Acne Rosacea

National Organization for Rare Disorders, Inc.

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It is possible that the main title of the report Acne Rosacea is not the name you expected. Please check the synonyms listing to find the alternate name(s) and disorder subdivision(s) covered by this report.


  • Acne Erythematosa
  • Adult Acne
  • Hypertrophic Rosacea
  • Rhinophyma
  • Rosacea

Disorder Subdivisions

  • None

General Discussion

Acne Rosacea is a skin disorder limited to the nose, cheeks, chin, and forehead, typically beginning during adulthood. The facial skin becomes oily, reddened and bumpy. Small red blood vessels are visible. In extreme cases, the nose may appear very red and bulbous.


Acne Rosacea affects the skin of the nose, surrounding cheeks, chin, and forehead areas. The skin becomes oily and progressively reddened (erythematous) with enlarged blood vessels apparent in the skin (telangiectasias). Typically, small elevated growths (papules), some containing dead skin cells and fluid (pustules) develop over the central area of the face. Scarring usually does not occur. In very severe cases, the skin of the nose becomes extremely red and bulbous (rhinophyma). Some affected individuals may experience gritty-like feeling in their eyes. In addition, their eyes may appear watery or bloodshot.

Adolescents and young adults who blush frequently or whose flushes produce a redness that lasts longer than would otherwise be expected, may be prone to this disorder. People who have relatives with Rosacea and whose skin becomes irritated from anti-acne creams may also be predisposed to Acne Rosacea.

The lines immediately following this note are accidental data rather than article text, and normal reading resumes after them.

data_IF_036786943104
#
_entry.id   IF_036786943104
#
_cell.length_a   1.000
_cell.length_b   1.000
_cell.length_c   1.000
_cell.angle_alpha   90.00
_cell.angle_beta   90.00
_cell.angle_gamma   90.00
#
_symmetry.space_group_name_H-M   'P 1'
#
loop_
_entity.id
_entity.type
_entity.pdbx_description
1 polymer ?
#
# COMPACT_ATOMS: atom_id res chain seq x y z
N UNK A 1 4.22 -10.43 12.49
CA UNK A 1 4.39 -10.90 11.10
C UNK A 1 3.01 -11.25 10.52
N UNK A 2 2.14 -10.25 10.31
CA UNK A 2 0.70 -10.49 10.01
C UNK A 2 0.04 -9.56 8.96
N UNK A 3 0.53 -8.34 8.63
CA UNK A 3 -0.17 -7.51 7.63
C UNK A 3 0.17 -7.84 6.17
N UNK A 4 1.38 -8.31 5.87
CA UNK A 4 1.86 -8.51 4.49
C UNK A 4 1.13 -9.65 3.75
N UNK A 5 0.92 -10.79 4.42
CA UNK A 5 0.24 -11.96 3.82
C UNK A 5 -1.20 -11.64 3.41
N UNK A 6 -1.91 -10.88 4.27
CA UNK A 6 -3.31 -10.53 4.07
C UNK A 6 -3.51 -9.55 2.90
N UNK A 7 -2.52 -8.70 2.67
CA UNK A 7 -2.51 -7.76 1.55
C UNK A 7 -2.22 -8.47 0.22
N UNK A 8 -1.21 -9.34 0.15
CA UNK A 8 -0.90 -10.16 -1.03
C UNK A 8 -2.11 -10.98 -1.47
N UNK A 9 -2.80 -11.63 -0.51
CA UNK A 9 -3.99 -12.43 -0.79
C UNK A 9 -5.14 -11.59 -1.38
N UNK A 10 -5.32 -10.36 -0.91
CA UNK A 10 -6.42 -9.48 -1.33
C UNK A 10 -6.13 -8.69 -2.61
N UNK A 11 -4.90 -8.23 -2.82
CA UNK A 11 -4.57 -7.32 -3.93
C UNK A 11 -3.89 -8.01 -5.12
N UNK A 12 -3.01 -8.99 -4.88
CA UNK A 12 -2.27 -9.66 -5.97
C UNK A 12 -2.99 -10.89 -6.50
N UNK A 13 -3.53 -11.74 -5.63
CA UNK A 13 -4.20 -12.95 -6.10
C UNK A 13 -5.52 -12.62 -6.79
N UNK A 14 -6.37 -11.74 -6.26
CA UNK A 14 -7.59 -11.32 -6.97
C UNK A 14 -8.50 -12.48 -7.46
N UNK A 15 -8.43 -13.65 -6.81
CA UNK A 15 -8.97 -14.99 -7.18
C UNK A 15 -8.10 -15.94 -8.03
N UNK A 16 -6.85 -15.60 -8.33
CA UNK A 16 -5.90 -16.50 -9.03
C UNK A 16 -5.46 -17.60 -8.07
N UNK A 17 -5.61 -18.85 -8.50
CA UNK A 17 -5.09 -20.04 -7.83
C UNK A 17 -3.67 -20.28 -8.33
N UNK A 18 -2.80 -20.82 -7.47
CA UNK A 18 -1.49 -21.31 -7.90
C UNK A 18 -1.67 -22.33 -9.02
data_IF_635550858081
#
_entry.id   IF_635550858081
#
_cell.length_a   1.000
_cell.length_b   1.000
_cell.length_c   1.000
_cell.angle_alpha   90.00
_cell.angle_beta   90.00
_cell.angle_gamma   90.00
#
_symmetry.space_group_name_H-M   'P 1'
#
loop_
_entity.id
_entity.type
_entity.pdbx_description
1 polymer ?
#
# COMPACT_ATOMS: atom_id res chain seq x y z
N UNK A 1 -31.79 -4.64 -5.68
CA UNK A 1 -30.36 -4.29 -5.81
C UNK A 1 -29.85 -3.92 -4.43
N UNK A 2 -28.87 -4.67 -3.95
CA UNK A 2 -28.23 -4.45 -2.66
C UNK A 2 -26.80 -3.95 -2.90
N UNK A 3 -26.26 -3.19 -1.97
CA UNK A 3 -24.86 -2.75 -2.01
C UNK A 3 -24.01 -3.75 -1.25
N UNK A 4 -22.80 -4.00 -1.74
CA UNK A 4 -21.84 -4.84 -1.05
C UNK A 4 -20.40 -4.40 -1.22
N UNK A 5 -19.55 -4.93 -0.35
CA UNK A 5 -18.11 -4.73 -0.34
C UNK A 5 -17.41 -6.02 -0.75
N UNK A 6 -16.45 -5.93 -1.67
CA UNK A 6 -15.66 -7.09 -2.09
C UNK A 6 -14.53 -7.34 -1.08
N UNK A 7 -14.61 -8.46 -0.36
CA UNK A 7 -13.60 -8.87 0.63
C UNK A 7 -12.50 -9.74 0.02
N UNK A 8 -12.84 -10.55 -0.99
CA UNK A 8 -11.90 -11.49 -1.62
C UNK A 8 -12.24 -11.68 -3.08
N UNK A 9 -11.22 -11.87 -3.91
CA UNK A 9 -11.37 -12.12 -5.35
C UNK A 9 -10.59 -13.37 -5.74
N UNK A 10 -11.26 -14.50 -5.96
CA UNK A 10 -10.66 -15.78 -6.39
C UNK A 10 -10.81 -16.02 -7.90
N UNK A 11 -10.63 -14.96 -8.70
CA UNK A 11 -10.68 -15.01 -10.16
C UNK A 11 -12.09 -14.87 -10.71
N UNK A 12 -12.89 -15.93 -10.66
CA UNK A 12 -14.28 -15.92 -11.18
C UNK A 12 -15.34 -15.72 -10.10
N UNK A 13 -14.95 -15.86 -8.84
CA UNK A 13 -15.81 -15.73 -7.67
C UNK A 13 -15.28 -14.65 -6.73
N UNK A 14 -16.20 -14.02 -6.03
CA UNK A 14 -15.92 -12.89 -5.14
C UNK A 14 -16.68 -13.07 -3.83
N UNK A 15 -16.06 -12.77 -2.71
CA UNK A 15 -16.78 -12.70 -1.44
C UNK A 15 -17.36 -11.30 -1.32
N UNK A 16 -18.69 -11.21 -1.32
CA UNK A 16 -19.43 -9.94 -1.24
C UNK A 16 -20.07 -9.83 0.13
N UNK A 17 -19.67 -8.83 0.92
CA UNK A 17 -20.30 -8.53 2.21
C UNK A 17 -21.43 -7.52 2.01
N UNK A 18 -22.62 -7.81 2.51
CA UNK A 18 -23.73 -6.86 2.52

The exact cause of Acne Rosacea is not known. Studies indicate that some people may have a genetic predisposition to this disorder. Approximately 40 percent of affected individuals report a family history of the disorder.

Episodes of redness may be brought on or intensified by the consumption of hot liquids, spicy foods, and/or alcohol. Vigorous exercise, heat, exposure to sun and strong winds, exposure to cold weather, certain vitamin deficiencies, endocrine disturbances and/or emotional stress may also trigger an episode of Acne Rosacea. Other studies indicate that Helicobacter pylori, a bacteria; commonly associated with peptic ulcers, may play a role in triggering Acne Rosacea in some people.

One study indicated that Acne Rosacea may be triggered by common skin-care products (e.g., soap, exfoliant agents, makeup, perfume or cologne, moisturizer, hairspray, shaving lotion, sunscreen, and shampoo).

Another study indicated that Acne Rosacea may also be triggered by allergic reactions, colds, fever, or migraines.

Affected Populations

Acne Rosacea is believed to affect more than 13 million Americans. Acne Rosacea usually begins between the ages of thirty and fifty years of age, but can occur at any age. The disorder tends to affect females more than males, although cases among males tend to be more severe. Acne Rosacea is most common among people of Irish, English, and northern or eastern European descent.

Standard Therapies

Although there is no cure for Acne Rosacea, symptoms can be controlled. Antibiotics can control inflammation, but may cause adverse reactions in some patients.

A specific type of laser therapy (pulse dye laser) may make the spidery veins (telangiectasia) disappear from the surface of the skin. The laser does not cause surface damage and requires no anesthesia; this procedure can be performed on an outpatient basis. Laser therapy may eliminate some of the facial redness that is experienced by many people with Rosacea.